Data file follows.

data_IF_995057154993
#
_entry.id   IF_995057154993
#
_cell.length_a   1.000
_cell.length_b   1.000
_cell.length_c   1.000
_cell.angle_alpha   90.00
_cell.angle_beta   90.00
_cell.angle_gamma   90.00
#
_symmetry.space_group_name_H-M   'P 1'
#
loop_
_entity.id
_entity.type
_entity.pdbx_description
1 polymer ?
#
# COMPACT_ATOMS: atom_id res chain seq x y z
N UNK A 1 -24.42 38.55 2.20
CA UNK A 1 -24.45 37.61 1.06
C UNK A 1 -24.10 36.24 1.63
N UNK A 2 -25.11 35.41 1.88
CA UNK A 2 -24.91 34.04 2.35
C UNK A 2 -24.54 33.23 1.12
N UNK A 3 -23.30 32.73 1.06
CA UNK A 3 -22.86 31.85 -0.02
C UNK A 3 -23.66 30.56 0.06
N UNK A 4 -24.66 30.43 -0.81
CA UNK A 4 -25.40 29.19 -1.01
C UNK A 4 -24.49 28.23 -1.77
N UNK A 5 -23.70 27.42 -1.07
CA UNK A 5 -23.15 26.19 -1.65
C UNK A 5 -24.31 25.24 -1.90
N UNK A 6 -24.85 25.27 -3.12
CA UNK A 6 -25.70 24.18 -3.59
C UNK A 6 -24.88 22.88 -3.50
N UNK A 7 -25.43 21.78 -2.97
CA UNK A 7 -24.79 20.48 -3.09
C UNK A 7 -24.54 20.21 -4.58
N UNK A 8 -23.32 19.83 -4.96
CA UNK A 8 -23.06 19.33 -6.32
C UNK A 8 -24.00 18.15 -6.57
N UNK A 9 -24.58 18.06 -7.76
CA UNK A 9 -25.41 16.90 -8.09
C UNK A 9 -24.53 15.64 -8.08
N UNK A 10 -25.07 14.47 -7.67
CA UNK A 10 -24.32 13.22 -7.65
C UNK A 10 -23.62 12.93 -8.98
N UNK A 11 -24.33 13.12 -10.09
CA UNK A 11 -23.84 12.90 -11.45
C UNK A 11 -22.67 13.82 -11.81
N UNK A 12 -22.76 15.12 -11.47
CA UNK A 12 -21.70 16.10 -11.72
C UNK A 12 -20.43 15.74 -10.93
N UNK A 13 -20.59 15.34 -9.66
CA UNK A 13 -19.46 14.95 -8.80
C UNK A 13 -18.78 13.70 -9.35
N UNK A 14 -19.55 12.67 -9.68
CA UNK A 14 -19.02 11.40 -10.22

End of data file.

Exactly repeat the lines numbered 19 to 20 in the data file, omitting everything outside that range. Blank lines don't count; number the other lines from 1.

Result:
#
# COMPACT_ATOMS: atom_id res chain seq x y z